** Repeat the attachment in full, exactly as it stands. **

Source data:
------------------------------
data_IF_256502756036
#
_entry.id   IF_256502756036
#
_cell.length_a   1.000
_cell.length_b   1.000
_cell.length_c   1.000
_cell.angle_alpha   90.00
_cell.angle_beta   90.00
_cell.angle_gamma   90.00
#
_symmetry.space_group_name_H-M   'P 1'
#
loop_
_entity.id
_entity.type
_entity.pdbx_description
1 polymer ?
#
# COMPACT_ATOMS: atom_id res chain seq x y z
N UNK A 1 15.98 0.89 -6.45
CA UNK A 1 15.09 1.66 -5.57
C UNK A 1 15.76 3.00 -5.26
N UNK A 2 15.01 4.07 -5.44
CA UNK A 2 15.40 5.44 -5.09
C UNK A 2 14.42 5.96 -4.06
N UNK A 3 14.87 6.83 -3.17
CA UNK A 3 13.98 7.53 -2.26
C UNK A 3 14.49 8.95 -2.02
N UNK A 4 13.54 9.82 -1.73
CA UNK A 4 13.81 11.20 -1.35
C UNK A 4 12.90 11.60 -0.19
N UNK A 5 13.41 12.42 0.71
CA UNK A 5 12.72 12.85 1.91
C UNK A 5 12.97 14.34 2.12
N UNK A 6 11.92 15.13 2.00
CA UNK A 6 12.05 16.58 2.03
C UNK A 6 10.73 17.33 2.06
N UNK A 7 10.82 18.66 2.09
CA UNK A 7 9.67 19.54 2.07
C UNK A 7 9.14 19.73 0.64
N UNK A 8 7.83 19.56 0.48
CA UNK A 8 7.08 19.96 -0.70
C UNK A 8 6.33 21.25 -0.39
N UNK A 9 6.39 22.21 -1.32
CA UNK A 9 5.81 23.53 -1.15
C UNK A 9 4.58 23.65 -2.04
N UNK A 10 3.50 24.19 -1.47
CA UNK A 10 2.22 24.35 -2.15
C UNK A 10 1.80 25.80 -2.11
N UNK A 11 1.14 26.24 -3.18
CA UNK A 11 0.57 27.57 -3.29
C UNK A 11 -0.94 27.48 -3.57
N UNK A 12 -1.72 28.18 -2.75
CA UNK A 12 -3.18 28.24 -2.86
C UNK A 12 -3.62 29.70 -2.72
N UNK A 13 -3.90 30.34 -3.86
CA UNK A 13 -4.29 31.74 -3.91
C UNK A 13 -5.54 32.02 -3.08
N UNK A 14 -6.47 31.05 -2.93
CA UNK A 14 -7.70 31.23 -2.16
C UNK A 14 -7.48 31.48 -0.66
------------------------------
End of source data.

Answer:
data_IF_256502756036
#
_entry.id   IF_256502756036
#
_cell.length_a   1.000
_cell.length_b   1.000
_cell.length_c   1.000
_cell.angle_alpha   90.00
_cell.angle_beta   90.00
_cell.angle_gamma   90.00
#
_symmetry.space_group_name_H-M   'P 1'
#
loop_
_entity.id
_entity.type
_entity.pdbx_description
1 polymer ?
#
# COMPACT_ATOMS: atom_id res chain seq x y z
N UNK A 1 15.98 0.89 -6.45
CA UNK A 1 15.09 1.66 -5.57
C UNK A 1 15.76 3.00 -5.26
N UNK A 2 15.01 4.07 -5.44
CA UNK A 2 15.40 5.44 -5.09
C UNK A 2 14.42 5.96 -4.06
N UNK A 3 14.87 6.83 -3.17
CA UNK A 3 13.98 7.53 -2.26
C UNK A 3 14.49 8.95 -2.02
N UNK A 4 13.54 9.82 -1.73
CA UNK A 4 13.81 11.20 -1.35
C UNK A 4 12.90 11.60 -0.19
N UNK A 5 13.41 12.42 0.71
CA UNK A 5 12.72 12.85 1.91
C UNK A 5 12.97 14.34 2.12
N UNK A 6 11.92 15.13 2.00
CA UNK A 6 12.05 16.58 2.03
C UNK A 6 10.73 17.33 2.06
N UNK A 7 10.82 18.66 2.09
CA UNK A 7 9.67 19.54 2.07
C UNK A 7 9.14 19.73 0.64
N UNK A 8 7.83 19.56 0.48
CA UNK A 8 7.08 19.96 -0.70
C UNK A 8 6.33 21.25 -0.39
N UNK A 9 6.39 22.21 -1.32
CA UNK A 9 5.81 23.53 -1.15
C UNK A 9 4.58 23.65 -2.04
N UNK A 10 3.50 24.19 -1.47
CA UNK A 10 2.22 24.35 -2.15
C UNK A 10 1.80 25.80 -2.11
N UNK A 11 1.14 26.24 -3.18
CA UNK A 11 0.57 27.57 -3.29
C UNK A 11 -0.94 27.48 -3.57
N UNK A 12 -1.72 28.18 -2.75
CA UNK A 12 -3.18 28.24 -2.86
C UNK A 12 -3.62 29.70 -2.72
N UNK A 13 -3.90 30.34 -3.86
CA UNK A 13 -4.29 31.74 -3.91
C UNK A 13 -5.54 32.02 -3.08
N UNK A 14 -6.47 31.05 -2.93
CA UNK A 14 -7.70 31.23 -2.16
C UNK A 14 -7.48 31.48 -0.66